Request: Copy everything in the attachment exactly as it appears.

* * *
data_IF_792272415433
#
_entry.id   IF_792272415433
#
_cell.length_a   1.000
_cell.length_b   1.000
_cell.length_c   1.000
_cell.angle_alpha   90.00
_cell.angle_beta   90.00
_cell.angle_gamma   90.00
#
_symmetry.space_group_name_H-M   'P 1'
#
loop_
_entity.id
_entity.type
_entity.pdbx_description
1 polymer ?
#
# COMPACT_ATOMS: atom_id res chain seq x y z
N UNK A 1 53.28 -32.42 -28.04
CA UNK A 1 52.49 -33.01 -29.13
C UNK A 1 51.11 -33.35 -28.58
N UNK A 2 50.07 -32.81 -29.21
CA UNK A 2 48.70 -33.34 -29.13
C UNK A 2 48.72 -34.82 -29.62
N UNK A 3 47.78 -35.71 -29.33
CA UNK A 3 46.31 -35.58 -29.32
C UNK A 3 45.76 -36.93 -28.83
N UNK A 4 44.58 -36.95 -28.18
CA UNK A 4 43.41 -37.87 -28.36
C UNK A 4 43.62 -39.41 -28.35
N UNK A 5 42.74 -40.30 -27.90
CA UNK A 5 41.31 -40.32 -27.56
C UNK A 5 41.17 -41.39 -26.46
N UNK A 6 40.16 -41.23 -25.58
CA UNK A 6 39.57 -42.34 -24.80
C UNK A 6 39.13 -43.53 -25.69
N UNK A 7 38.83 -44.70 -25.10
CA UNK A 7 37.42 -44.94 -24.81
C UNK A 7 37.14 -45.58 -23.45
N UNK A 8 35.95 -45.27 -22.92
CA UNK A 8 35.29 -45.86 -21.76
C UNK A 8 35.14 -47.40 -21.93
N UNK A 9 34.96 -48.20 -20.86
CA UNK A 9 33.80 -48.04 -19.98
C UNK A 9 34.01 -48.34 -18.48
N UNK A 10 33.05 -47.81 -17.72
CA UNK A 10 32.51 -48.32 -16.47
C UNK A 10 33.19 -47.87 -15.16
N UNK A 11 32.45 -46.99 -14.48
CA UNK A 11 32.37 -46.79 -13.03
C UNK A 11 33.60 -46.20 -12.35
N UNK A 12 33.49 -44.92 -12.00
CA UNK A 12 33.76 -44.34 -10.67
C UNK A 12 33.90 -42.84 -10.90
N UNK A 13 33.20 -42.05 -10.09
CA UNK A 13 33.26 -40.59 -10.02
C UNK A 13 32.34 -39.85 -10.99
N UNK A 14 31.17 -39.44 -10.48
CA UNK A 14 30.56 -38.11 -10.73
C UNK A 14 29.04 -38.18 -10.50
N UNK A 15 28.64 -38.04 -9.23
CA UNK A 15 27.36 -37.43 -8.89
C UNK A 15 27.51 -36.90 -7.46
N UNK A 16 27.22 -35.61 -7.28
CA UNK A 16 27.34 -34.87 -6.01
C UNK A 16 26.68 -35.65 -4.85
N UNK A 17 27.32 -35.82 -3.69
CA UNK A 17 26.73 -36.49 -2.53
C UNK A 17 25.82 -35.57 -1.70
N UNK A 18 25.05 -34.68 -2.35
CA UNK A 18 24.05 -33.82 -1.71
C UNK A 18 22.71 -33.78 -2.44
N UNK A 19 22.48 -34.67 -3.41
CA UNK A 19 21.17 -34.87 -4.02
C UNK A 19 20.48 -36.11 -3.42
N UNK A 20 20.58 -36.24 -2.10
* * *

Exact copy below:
data_IF_792272415433
#
_entry.id   IF_792272415433
#
_cell.length_a   1.000
_cell.length_b   1.000
_cell.length_c   1.000
_cell.angle_alpha   90.00
_cell.angle_beta   90.00
_cell.angle_gamma   90.00
#
_symmetry.space_group_name_H-M   'P 1'
#
loop_
_entity.id
_entity.type
_entity.pdbx_description
1 polymer ?
#
# COMPACT_ATOMS: atom_id res chain seq x y z
N UNK A 1 53.28 -32.42 -28.04
CA UNK A 1 52.49 -33.01 -29.13
C UNK A 1 51.11 -33.35 -28.58
N UNK A 2 50.07 -32.81 -29.21
CA UNK A 2 48.70 -33.34 -29.13
C UNK A 2 48.72 -34.82 -29.62
N UNK A 3 47.78 -35.71 -29.33
CA UNK A 3 46.31 -35.58 -29.32
C UNK A 3 45.76 -36.93 -28.83
N UNK A 4 44.58 -36.95 -28.18
CA UNK A 4 43.41 -37.87 -28.36
C UNK A 4 43.62 -39.41 -28.35
N UNK A 5 42.74 -40.30 -27.90
CA UNK A 5 41.31 -40.32 -27.56
C UNK A 5 41.17 -41.39 -26.46
N UNK A 6 40.16 -41.23 -25.58
CA UNK A 6 39.57 -42.34 -24.80
C UNK A 6 39.13 -43.53 -25.69
N UNK A 7 38.83 -44.70 -25.10
CA UNK A 7 37.42 -44.94 -24.81
C UNK A 7 37.14 -45.58 -23.45
N UNK A 8 35.95 -45.27 -22.92
CA UNK A 8 35.29 -45.86 -21.76
C UNK A 8 35.14 -47.40 -21.93
N UNK A 9 34.96 -48.20 -20.86
CA UNK A 9 33.80 -48.04 -19.98
C UNK A 9 34.01 -48.34 -18.48
N UNK A 10 33.05 -47.81 -17.72
CA UNK A 10 32.51 -48.32 -16.47
C UNK A 10 33.19 -47.87 -15.16
N UNK A 11 32.45 -46.99 -14.48
CA UNK A 11 32.37 -46.79 -13.03
C UNK A 11 33.60 -46.20 -12.35
N UNK A 12 33.49 -44.92 -12.00
CA UNK A 12 33.76 -44.34 -10.67
C UNK A 12 33.90 -42.84 -10.90
N UNK A 13 33.20 -42.05 -10.09
CA UNK A 13 33.26 -40.59 -10.02
C UNK A 13 32.34 -39.85 -10.99
N UNK A 14 31.17 -39.44 -10.48
CA UNK A 14 30.56 -38.11 -10.73
C UNK A 14 29.04 -38.18 -10.50
N UNK A 15 28.64 -38.04 -9.23
CA UNK A 15 27.36 -37.43 -8.89
C UNK A 15 27.51 -36.90 -7.46
N UNK A 16 27.22 -35.61 -7.28
CA UNK A 16 27.34 -34.87 -6.01
C UNK A 16 26.68 -35.65 -4.85
N UNK A 17 27.32 -35.82 -3.69
CA UNK A 17 26.73 -36.49 -2.53
C UNK A 17 25.82 -35.57 -1.70
N UNK A 18 25.05 -34.68 -2.35
CA UNK A 18 24.05 -33.82 -1.71
C UNK A 18 22.71 -33.78 -2.44
N UNK A 19 22.48 -34.67 -3.41
CA UNK A 19 21.17 -34.87 -4.02
C UNK A 19 20.48 -36.11 -3.42
N UNK A 20 20.58 -36.24 -2.10